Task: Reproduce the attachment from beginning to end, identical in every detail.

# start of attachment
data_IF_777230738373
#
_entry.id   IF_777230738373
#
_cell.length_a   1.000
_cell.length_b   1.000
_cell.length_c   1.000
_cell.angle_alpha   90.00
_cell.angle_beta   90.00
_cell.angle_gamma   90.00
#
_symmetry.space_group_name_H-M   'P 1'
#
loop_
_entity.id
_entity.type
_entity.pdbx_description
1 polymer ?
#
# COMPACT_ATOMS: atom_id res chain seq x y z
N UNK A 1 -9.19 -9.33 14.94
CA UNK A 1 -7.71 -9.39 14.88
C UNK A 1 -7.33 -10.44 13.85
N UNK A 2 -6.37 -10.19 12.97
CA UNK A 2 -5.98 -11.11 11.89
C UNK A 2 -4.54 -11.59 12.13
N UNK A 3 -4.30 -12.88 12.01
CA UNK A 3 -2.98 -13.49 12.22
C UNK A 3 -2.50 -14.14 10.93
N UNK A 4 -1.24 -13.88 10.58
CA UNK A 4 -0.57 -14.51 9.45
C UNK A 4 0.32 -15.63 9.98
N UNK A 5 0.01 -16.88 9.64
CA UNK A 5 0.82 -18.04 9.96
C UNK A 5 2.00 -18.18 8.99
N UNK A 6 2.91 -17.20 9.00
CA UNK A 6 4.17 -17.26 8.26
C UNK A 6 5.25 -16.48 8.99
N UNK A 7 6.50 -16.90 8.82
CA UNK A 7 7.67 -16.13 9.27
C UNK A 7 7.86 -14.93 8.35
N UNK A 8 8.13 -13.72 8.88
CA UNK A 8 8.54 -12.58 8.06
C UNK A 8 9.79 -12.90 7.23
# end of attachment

data_IF_777230738373
#
_entry.id   IF_777230738373
#
_cell.length_a   1.000
_cell.length_b   1.000
_cell.length_c   1.000
_cell.angle_alpha   90.00
_cell.angle_beta   90.00
_cell.angle_gamma   90.00
#
_symmetry.space_group_name_H-M   'P 1'
#
loop_
_entity.id
_entity.type
_entity.pdbx_description
1 polymer ?
#
# COMPACT_ATOMS: atom_id res chain seq x y z
N UNK A 1 -9.19 -9.33 14.94
CA UNK A 1 -7.71 -9.39 14.88
C UNK A 1 -7.33 -10.44 13.85
N UNK A 2 -6.37 -10.19 12.97
CA UNK A 2 -5.98 -11.11 11.89
C UNK A 2 -4.54 -11.59 12.13
N UNK A 3 -4.30 -12.88 12.01
CA UNK A 3 -2.98 -13.49 12.22
C UNK A 3 -2.50 -14.14 10.93
N UNK A 4 -1.24 -13.88 10.58
CA UNK A 4 -0.57 -14.51 9.45
C UNK A 4 0.32 -15.63 9.98
N UNK A 5 0.01 -16.88 9.64
CA UNK A 5 0.82 -18.04 9.96
C UNK A 5 2.00 -18.18 8.99
N UNK A 6 2.91 -17.20 9.00
CA UNK A 6 4.17 -17.26 8.26
C UNK A 6 5.25 -16.48 8.99
N UNK A 7 6.50 -16.90 8.82
CA UNK A 7 7.67 -16.13 9.27
C UNK A 7 7.86 -14.93 8.35
N UNK A 8 8.13 -13.72 8.88
CA UNK A 8 8.54 -12.58 8.06
C UNK A 8 9.79 -12.90 7.23